4 July 2016 Edition
Where only sport is sovereign
Between the Posts
It looks as though soccer has transcended the contradictions of conflict thrown up for the rest of us. Or has it?
A LITTLE BIT of Irish sporting history was made in summer 2016, although it wasn’t marked as such. Perhaps it stirred up too many contradictions. For never before have both soccer teams, North and South, reached the finals of the same competition. That was the history made in soccer’s Euro 2016 Finals.
Both teams were managed by O’Neills – Martin and Michael. Both men were brought up in the Six Counties. For both, their love of sport was fostered and flourished amidst ferocious political conflict. Both of them played Gaelic games in their youth before building prosperous careers in professional soccer.
I knew Michael O’Neill from my school days. He was a year ahead of me at St Louis High School in Ballymena. We enjoyed success together on both the school’s Gaelic football and soccer teams in those days. Our mid-winter training included scrambling up snow-covered slopes at the back of the school. Before sessions were over, the white surface would have become a slushy mudslide. More than one of our number would have been heaving up on the sidelines. But coached by Hugh Mussen from Down and Dominic Corrigan from Fermanagh, we grew together as a unit.
When we got onto the Gaelic pitch, Michael was a wing-half forward with explosive speed. He brought that athleticism, attitude and his own great football gifts into his career in soccer.
I don’t know Martin O’Neill but, by all accounts, he also enjoyed playing Gaelic football in his native County Derry. When the Six Counties team famously beat host country Spain in the 1982 World Cup Finals, Martin O’Neill captained that team. By the end of his international football career, he had 64 caps. Now he manages the other Irish soccer team on this island.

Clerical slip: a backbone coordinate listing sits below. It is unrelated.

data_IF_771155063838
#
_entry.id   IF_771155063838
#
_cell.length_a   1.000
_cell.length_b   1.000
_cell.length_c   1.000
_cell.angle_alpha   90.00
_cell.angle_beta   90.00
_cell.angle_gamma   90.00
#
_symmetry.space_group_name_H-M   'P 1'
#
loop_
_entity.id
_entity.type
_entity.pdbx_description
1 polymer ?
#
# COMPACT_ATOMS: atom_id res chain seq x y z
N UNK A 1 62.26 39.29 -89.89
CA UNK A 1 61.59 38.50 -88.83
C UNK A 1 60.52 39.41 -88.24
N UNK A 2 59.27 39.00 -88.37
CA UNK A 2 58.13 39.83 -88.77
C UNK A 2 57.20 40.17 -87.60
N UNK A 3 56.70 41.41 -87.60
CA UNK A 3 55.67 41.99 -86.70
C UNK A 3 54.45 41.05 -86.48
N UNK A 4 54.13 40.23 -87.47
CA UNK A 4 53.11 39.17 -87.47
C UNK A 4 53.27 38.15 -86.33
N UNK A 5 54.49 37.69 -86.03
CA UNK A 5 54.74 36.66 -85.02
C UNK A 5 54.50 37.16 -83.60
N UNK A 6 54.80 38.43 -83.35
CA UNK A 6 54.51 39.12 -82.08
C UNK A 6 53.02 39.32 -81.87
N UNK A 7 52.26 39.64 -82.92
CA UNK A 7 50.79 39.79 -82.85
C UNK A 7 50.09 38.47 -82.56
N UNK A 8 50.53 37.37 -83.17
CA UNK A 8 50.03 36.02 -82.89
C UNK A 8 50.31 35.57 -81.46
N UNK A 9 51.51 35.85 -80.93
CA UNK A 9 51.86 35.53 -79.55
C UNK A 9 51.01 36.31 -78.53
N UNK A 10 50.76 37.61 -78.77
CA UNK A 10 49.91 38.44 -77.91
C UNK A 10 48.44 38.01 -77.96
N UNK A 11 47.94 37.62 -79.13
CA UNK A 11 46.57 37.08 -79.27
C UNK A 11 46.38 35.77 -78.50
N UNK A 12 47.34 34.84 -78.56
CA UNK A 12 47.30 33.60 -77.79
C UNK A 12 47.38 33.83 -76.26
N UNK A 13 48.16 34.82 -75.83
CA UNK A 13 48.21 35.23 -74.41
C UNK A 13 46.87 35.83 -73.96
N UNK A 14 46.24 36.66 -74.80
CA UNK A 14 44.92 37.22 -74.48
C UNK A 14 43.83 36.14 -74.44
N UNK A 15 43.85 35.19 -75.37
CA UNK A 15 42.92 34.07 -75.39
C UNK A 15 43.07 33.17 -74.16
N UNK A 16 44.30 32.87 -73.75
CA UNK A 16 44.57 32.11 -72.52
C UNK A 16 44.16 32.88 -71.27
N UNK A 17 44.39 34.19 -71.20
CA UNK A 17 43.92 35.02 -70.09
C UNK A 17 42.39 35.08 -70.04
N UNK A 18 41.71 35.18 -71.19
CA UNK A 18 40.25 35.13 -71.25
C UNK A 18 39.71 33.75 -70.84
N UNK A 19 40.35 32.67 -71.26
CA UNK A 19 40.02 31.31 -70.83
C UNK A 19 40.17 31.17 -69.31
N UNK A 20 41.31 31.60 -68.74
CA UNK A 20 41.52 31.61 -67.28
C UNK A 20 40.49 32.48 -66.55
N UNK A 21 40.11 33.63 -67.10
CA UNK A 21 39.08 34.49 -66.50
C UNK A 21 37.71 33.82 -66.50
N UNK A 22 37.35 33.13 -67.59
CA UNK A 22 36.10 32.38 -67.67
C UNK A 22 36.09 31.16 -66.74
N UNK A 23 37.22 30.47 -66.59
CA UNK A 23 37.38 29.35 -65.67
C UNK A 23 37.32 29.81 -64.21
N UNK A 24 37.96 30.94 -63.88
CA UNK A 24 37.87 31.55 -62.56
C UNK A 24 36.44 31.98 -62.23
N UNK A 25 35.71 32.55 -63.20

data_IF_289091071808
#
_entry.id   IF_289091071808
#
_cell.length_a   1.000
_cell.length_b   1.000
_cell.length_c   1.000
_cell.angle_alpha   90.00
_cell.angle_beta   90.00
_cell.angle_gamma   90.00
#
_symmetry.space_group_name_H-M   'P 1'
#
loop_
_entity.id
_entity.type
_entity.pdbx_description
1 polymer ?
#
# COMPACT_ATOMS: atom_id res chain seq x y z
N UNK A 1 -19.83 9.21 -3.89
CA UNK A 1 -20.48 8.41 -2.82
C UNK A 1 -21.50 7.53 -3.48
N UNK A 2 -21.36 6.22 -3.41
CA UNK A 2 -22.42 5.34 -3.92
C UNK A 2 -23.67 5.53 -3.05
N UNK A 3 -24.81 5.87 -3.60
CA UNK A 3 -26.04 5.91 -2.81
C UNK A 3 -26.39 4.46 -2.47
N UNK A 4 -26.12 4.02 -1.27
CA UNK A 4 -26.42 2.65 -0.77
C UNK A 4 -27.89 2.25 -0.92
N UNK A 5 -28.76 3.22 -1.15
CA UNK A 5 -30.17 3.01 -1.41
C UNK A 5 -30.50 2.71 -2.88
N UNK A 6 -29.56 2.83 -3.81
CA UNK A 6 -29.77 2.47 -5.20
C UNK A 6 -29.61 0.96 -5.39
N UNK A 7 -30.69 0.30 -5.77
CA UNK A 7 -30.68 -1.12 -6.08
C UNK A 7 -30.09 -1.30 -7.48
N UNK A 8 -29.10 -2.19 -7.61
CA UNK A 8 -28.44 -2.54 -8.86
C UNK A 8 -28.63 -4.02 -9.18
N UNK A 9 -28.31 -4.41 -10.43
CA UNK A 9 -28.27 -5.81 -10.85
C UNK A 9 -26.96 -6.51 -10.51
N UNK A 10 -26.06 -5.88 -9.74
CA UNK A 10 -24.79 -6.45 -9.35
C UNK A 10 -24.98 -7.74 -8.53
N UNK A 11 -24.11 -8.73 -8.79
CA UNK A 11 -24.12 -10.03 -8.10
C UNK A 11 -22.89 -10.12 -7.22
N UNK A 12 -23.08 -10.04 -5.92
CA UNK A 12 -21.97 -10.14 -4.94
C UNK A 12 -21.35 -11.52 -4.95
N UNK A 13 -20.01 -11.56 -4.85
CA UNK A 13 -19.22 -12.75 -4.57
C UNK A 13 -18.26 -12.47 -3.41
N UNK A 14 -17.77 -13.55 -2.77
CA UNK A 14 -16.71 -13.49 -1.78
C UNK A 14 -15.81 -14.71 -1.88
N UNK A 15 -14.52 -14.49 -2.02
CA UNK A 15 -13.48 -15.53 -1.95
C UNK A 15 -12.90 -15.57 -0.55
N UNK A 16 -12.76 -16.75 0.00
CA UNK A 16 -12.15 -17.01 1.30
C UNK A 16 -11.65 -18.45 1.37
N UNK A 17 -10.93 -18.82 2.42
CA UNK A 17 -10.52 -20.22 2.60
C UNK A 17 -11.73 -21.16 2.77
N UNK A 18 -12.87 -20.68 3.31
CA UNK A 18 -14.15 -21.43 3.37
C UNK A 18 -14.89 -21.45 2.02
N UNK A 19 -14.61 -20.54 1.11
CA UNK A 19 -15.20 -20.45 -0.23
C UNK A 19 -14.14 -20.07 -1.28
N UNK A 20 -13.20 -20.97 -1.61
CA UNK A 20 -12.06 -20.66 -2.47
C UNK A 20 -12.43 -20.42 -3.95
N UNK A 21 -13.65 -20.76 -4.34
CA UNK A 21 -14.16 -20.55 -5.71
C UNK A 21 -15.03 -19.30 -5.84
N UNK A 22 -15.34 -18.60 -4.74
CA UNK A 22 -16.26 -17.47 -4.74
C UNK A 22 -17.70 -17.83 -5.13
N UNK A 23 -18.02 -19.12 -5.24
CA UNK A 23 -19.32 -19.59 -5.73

Seamlessly stepping from North to South as successfully as Martin O’Neill has, it looks as though soccer has transcended the contradictions of conflict thrown up for the rest of us. Or has it?
Like most aspects of life in Ireland, it wasn’t always this way.
Between 1882 and 1924, a single team represented the whole of Ireland. It was organised by the Belfast-based Irish Football Association (IFA). With the advent of partition in 1921, a Dublin-based group split from the IFA and badged itself as the Football Association of the Irish Free State (FAIFS). By 1953, FIFA had decreed that both teams, North and South, could enter competitive tournaments. By this time, the FAIFS had renamed itself the Football Association of Ireland (FAI).
Debate about having two teams on the one island have raged ever since.
Football legends as renowned as the late George Best, who played for the IFA (Northern) team are reported to have called for a single Irish team. In recent years, that concept has been raised in public again.
Yet controversy between the IFA and the FAI also ensued in relation to team selection, especially with talented players from the North such as James McClean electing to play for the South.
The use of a ‘grandparent rule’ also allows for people of Irish ancestry who have grown up outside this island being chosen for the Irish team. The argument for this seems solid enough given the forced migration of so many from Ireland over decades. Yet it has inspired critics to ask how Irish is the soccer team from Ireland.
Bias and bigotry have long hounded soccer.
I remember walking along the dark, narrow streets at the back of Windsor Park in my youth. My late father had got football tickets to take me and my two younger brothers to watch the Six Counties soccer team which Martin O’Neill captained. The atmosphere was ugly and alienating. We never went back.
In later years, the perceptible sectarianism took the form of death threats against Neil Lennon. As a result, he ended his international career.
Scenes from Euro 2016 gave cause for greater hope. Irish fans, North and South, showed solidarity with one another.
Ideas for a single Irish team once again may still be disputed but there are other unanswered questions.
When the Irish rugby team takes the international stage, comprised of players from all four provinces, a different anthem is sung. It’s a gesture which some have publicly scorned. Yet if “Uncomfortable Conversations” are ever to become “Uncomfortable Actions”, sporting symbols and songs to unify people may be required.
In rugby, cricket and hockey, people from North and South play together. Separate soccer teams is a reminder of division. As the two O’Neills illustrate, people in sport have multiple identities. How to recognise those subtleties in a single Irish soccer team requires more imagination.